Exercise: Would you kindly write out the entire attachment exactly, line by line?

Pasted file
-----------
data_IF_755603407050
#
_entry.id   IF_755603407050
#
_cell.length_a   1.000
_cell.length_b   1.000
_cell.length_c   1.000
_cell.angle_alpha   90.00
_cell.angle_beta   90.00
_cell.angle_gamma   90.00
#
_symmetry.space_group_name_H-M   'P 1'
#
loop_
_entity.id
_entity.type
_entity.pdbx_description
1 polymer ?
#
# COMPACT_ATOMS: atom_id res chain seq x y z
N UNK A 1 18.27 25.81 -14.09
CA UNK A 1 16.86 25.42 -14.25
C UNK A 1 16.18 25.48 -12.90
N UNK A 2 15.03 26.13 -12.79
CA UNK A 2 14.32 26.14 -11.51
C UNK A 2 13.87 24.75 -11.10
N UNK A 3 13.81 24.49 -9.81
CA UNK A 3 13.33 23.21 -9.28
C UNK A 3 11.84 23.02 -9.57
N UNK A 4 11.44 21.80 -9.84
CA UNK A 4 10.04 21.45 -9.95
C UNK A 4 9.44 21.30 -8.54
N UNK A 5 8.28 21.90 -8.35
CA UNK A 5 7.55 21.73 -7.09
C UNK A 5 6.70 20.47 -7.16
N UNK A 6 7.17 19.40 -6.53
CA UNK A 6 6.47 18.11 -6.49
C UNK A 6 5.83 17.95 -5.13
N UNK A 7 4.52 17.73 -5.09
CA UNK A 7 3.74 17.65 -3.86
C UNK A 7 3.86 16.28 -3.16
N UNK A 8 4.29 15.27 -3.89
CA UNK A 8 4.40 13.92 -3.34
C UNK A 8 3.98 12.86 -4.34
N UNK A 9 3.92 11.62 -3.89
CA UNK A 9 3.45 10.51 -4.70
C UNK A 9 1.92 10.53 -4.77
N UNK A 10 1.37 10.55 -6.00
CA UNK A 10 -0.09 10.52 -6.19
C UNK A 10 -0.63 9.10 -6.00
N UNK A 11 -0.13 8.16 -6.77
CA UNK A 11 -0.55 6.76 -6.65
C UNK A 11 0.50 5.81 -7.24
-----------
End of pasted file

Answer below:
data_IF_755603407050
#
_entry.id   IF_755603407050
#
_cell.length_a   1.000
_cell.length_b   1.000
_cell.length_c   1.000
_cell.angle_alpha   90.00
_cell.angle_beta   90.00
_cell.angle_gamma   90.00
#
_symmetry.space_group_name_H-M   'P 1'
#
loop_
_entity.id
_entity.type
_entity.pdbx_description
1 polymer ?
#
# COMPACT_ATOMS: atom_id res chain seq x y z
N UNK A 1 18.27 25.81 -14.09
CA UNK A 1 16.86 25.42 -14.25
C UNK A 1 16.18 25.48 -12.90
N UNK A 2 15.03 26.13 -12.79
CA UNK A 2 14.32 26.14 -11.51
C UNK A 2 13.87 24.75 -11.10
N UNK A 3 13.81 24.49 -9.81
CA UNK A 3 13.33 23.21 -9.28
C UNK A 3 11.84 23.02 -9.57
N UNK A 4 11.44 21.80 -9.84
CA UNK A 4 10.04 21.45 -9.95
C UNK A 4 9.44 21.30 -8.54
N UNK A 5 8.28 21.90 -8.35
CA UNK A 5 7.55 21.73 -7.09
C UNK A 5 6.70 20.47 -7.16
N UNK A 6 7.17 19.40 -6.53
CA UNK A 6 6.47 18.11 -6.49
C UNK A 6 5.83 17.95 -5.13
N UNK A 7 4.52 17.73 -5.09
CA UNK A 7 3.74 17.65 -3.86
C UNK A 7 3.86 16.28 -3.16
N UNK A 8 4.29 15.27 -3.89
CA UNK A 8 4.40 13.92 -3.34
C UNK A 8 3.98 12.86 -4.34
N UNK A 9 3.92 11.62 -3.89
CA UNK A 9 3.45 10.51 -4.70
C UNK A 9 1.92 10.53 -4.77
N UNK A 10 1.37 10.55 -6.00
CA UNK A 10 -0.09 10.52 -6.19
C UNK A 10 -0.63 9.10 -6.00
N UNK A 11 -0.13 8.16 -6.77
CA UNK A 11 -0.55 6.76 -6.65
C UNK A 11 0.50 5.81 -7.24